Aren't those grains beautiful? The simple beauty of uncooked rice will never escape me, truly.
Earthy and herby, this dish is super simple and very tasty. It takes only about 5 minutes of prep time to throw together, and with the magic of a rice cooker, you don't have to do a thing after that. Just throw everything into the pot, flip the switch, and return to find perfectly cooked rice! I love using a mixture of brown basmati rice and wild rice, but feel free to use all of one or the other, or use another grain instead. Add other vegetables or seasonings as your palette dictates. Easy pilaf wonderment. Serve it with sauteed greens and steamed vegetables, with broiled fish, or with sauteed white beans. Add a scoop to soups or stews. It isn't anything complicated or super fancy, just a good basic pilaf to have in your recipe toolbox. Best yet, it can be made for pennies on the dime. Seriously, from what I figure, it is about $.35 per serving.
A rice cooker is one of the best things you could ever get, in my opinion. There are lots of fancy ones out there on the market, all sorts of different sizes with timers and all sorts of settings. Some come with steaming baskets to use for steaming vegetables or other foods. But don't feel you need to break the bank to get good rice. Mine is super simple, a modest little 8 cup cooker with only two settings (cook or warm). I've had it for about 10 years - it is the same on I had in my dorm room in college - and it still cooks rice just perfectly. The benefit of a rice cooker is that you get perfect rice, every time, without an open flame burning on your stove. I love love love my rice cooker. You can also cook quinoa, millet, and other grains in it. I've even thrown lentils and split moong dal (both quick cooking!) in with my rice before. So simple. I love listening for the switch to flip itself from the "cook" to the "warm" setting. Why? Because I know that twenty minutes of steaming time later, I will open the lid to find fluffy, perfect, delectable rice. Yum.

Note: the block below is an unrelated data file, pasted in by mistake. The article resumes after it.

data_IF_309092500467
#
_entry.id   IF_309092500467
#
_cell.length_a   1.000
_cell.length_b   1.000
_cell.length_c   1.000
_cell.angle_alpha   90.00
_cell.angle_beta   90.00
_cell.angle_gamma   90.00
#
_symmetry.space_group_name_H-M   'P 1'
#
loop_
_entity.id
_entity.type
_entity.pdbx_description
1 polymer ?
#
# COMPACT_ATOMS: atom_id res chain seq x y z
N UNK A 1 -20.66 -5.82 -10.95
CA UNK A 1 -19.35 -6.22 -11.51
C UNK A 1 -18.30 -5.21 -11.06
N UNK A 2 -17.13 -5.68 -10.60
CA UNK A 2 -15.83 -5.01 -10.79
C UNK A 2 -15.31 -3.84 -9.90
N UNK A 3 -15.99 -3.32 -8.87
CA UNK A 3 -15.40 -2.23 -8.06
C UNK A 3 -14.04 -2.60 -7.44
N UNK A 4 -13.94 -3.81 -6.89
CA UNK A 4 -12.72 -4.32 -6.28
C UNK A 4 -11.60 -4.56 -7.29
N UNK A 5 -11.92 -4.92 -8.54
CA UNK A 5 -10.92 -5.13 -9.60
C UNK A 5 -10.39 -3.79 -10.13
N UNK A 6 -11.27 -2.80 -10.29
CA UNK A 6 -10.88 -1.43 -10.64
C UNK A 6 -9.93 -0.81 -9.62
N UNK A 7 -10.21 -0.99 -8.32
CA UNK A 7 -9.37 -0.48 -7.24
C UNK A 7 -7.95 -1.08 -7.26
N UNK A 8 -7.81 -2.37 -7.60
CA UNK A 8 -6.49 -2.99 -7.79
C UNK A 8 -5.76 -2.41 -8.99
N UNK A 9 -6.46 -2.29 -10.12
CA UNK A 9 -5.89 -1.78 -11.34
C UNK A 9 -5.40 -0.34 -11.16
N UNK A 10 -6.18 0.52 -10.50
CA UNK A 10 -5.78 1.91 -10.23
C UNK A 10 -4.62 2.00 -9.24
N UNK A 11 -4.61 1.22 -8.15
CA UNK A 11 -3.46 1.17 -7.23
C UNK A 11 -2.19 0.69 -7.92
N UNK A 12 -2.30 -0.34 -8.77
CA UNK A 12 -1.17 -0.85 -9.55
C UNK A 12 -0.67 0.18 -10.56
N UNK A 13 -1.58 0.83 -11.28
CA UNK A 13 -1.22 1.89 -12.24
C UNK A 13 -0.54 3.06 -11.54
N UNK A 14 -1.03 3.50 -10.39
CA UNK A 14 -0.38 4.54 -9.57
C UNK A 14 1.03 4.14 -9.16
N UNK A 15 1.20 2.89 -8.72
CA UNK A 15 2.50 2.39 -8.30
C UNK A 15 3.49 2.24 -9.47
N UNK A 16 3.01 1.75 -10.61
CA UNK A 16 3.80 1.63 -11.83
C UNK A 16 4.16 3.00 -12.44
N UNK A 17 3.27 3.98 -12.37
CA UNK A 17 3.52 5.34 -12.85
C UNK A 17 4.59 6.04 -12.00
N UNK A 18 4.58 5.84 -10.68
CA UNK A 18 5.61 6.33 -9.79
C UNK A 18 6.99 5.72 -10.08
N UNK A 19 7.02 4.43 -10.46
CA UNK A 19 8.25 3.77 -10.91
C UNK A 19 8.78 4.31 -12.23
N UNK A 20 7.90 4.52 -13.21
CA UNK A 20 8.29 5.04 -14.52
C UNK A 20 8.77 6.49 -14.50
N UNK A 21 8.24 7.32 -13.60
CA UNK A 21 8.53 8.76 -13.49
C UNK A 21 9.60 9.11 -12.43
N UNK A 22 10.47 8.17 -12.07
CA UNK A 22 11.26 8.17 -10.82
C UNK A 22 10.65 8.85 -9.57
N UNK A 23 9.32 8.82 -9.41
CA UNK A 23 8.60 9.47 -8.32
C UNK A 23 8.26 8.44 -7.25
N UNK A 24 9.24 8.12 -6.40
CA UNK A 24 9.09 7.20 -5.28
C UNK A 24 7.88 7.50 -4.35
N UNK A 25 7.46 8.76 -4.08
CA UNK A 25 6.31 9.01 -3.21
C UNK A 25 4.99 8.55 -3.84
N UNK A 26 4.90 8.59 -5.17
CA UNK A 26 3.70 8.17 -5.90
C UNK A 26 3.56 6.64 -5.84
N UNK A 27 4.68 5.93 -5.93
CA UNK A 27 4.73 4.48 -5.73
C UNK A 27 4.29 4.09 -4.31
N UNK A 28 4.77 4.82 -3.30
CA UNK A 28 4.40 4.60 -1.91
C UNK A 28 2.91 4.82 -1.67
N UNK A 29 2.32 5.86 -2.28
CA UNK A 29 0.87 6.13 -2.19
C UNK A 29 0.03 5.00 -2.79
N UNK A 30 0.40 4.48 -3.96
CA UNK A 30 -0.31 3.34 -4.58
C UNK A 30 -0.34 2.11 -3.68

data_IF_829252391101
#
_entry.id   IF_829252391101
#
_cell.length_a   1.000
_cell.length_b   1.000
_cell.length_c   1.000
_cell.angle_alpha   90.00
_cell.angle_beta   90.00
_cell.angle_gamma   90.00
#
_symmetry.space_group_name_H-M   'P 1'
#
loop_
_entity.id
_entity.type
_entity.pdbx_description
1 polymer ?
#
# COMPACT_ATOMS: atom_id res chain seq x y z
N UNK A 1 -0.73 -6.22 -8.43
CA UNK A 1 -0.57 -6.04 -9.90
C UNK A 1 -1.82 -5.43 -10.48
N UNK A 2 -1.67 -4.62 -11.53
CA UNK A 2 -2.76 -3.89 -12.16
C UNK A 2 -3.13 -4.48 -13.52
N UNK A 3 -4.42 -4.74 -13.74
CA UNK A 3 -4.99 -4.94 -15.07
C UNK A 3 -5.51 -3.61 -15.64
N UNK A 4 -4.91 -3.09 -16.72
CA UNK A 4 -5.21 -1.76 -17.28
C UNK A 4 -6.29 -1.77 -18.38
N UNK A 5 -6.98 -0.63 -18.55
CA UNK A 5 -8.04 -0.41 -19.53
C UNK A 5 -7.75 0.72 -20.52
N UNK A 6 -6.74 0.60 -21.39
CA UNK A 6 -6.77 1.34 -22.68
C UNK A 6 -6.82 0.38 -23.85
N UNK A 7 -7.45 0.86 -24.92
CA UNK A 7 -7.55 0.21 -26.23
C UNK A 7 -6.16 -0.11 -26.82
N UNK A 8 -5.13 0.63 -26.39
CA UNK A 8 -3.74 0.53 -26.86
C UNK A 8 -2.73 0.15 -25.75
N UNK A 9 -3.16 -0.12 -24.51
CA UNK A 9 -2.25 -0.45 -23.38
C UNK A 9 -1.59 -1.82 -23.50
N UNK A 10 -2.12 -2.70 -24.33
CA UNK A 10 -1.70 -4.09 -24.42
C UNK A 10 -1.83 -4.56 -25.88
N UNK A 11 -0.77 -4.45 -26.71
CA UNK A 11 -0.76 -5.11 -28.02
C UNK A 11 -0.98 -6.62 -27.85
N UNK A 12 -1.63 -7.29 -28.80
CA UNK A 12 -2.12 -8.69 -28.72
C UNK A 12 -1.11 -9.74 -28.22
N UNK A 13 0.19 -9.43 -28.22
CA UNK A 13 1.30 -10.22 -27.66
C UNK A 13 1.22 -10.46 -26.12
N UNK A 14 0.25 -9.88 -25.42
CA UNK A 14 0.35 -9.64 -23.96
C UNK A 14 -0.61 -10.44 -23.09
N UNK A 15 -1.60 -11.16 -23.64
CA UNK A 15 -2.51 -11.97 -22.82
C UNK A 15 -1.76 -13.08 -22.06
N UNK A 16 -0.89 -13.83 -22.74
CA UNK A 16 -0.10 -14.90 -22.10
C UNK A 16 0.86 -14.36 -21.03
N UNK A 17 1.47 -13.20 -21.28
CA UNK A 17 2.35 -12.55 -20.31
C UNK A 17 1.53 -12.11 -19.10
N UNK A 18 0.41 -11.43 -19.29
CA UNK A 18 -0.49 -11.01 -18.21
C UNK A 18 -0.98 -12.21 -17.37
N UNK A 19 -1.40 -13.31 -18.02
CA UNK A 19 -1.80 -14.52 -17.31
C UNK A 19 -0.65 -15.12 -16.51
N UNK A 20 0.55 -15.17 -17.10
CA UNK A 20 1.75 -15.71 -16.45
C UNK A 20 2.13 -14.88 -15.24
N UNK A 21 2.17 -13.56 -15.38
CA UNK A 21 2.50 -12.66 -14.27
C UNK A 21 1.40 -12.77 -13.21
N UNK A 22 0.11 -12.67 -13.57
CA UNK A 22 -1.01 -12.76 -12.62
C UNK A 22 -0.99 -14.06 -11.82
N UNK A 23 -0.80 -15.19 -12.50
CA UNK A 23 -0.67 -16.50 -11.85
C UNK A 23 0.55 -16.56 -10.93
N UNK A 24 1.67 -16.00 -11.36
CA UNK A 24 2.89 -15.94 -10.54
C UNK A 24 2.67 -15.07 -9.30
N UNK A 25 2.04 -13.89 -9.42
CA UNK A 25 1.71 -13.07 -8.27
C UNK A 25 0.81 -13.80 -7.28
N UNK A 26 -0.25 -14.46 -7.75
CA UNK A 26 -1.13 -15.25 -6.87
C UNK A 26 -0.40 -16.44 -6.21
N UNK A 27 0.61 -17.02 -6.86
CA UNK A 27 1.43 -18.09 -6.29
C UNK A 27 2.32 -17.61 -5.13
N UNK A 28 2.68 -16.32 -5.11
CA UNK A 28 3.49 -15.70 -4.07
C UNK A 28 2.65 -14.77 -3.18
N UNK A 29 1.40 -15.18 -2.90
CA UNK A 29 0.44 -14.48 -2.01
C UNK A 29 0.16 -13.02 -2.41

RICE COOKER WILD BASMATI PILAF
1/2 cup brown basmati rice, soaked 8 hours
1/2 cup wild rice, soaked 8 hours
1/2 onion, minced
1 stalk celery, minced
1 garlic clove, minced
1 Tbsp dry parsley
1 1/2 tsp dry basil
1/4 tsp dry thyme
1/2-1 tsp Herbamare or sea salt
freshly cracked pepper
a glug of olive oil
water or broth
Rinse rice in a colander, put in a bowl, cover with 4 cups fresh water, lightly cover the bowl with a cloth or kitchen towel, and let sit on your counter. Let soak 8 hours. This starts the sprouting process and breaks down the seed coat, which will make the grain more easily digestible.
After soaking, drain and rinse rice, then place in rice cooker. Prepare vegetables as directed, and add to cooker pot, along with herbs and spices, Herbamare/salt, a few turns of fresh pepper, and a glug of olive oil. Add amount of broth/water according to your rice cooker's instructions (I used 2 cups) , and then cook, per your user manual.
Go relax and kick your feet up while your rice cooks. Return later to find perfect rice. Voilà!
SAUTEED VEGETABLE VARIATION
If you want to add about 5 more minutes prep time, lightly saute the onions, garlic, and celery in a saute pan with a little olive oil first, until golden and tender. Add to cooker with rice and herbs, and cook. This will intensify the flavor the vegetables and add a richer flavor the pilaf.
STOVE TOP VARIATION
Don't have a rice cooker? No worries. Place rice, vegetables, herbs, and spices in a pot, add about 2 1/2 cups water, bring to a boil, then cover and reduce heat to low. Let cook 45-55 minutes, or until rice is tender and water is absorbed.